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How to Tell Your HMDA Data Story

4 min read
Mar 2, 2023

Successfully telling your institution’s HMDA data story requires a series of steps that starts with collecting data and ends with a careful analysis. We offered up our best advice and tips for an effective, efficient, and informative HMDA data process in our on-demand webinar Understanding Your HMDA Data. 

Table of contents 

HMDA data cycle 

Collect and record HMDA data 

Keep track of how your FI is aiding borrowers 

Review and update lending policies 

Review lending activity 

Policy exceptions and complaints 

Review important data points 

What should you do before comparing your HMDA data to peer data? 

What HMDA info should be included on board reports?


Let’s take a closer look at the HMDA data cycle. 

HMDA data cycle


Collect and record HMDA data.

Your HMDA data must be collected, scrubbed and reported. Don’t let your data collection slide. If you’re not regularly scrubbing and analyzing your data and instead save this step for the last minute, you’re adding unnecessary risk to the process. You might not have time to correct mistakes, and you may have missed an opportunity to identify potential fair lending issues.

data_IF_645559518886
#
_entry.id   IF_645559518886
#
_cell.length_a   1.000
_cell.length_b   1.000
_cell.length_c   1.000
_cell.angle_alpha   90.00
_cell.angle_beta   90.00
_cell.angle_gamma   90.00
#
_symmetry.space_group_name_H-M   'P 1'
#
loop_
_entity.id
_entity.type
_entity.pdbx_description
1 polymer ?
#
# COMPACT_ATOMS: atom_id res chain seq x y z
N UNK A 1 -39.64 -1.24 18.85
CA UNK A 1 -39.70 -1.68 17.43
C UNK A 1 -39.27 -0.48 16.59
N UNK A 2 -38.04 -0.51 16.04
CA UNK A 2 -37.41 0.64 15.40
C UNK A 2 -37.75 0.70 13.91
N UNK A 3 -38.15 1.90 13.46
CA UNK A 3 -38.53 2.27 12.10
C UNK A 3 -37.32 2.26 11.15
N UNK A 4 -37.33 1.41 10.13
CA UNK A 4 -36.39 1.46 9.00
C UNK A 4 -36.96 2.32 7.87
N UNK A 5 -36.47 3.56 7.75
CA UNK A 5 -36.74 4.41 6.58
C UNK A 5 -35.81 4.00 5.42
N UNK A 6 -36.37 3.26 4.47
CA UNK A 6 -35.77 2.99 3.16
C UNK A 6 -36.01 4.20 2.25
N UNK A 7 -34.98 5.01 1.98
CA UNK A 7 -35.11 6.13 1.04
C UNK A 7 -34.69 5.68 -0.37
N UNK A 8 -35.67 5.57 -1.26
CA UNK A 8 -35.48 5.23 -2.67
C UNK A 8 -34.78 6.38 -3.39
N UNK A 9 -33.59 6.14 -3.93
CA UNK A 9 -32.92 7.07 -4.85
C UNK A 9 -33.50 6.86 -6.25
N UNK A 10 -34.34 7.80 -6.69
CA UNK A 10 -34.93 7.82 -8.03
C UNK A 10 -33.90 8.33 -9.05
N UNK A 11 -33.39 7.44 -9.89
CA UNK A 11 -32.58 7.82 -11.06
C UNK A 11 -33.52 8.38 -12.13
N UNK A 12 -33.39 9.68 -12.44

Data integrity is the foundation of HMDA. It’s one of the first things examiners look at, and bad data can expose problems within your compliance management system (CMS). 

Related: What Should I Do Before Submitting My HMDA Data?  

Keep track of how your FI is aiding borrowers 

The CFPB says examiners will look at the good-faith efforts of lenders to help borrowers. Make sure your institution is tracking its programs and the number of customers helped. Why?  Knowing your story always helps to explain to a regulator why something may appear to be disparate treatment when it really isn’t. 

Review and update lending policies. 

Keep your written policies up to date. Every change, including standards and procedures, should be documented -- whether it’s introducing a new loan program or modifying an existing one.  

It’s not enough to update policies. Identify every employee that needs to be familiar with lending policies, and make sure they have access to them. Employees also need to understand them. Training should be tailored to an employee’s job (mortgage underwriting, small business lending, consumer loans, etc.). 
Board and management oversight of lending policies is a must. Significant changes should be approved by the board, management or your institution’s lending committee. 

Free Download: Policies as a Power Tool: Creating Policies that Get the Job Done  

Review lending activity.

It’s essential to analyze lending activities to determine if your institution is complying with fair lending laws. This analysis should include every branch, loan officer, and channel (e.g. mortgage, small business, and retail).

HMDA data analytics is a complicated task that involves specific math and statistics training. If your institution doesn’t have the expertise to quicky and thoroughly analyze HMDA data, consider using a software solution like Nrelief. 

Policy exceptions and complaints. 

Underwriting policy standards should be clearly defined, and procedures for exceptions should be documented. Policy language should not leave room for subjectivity or discretion. This includes exceptions and fee waivers.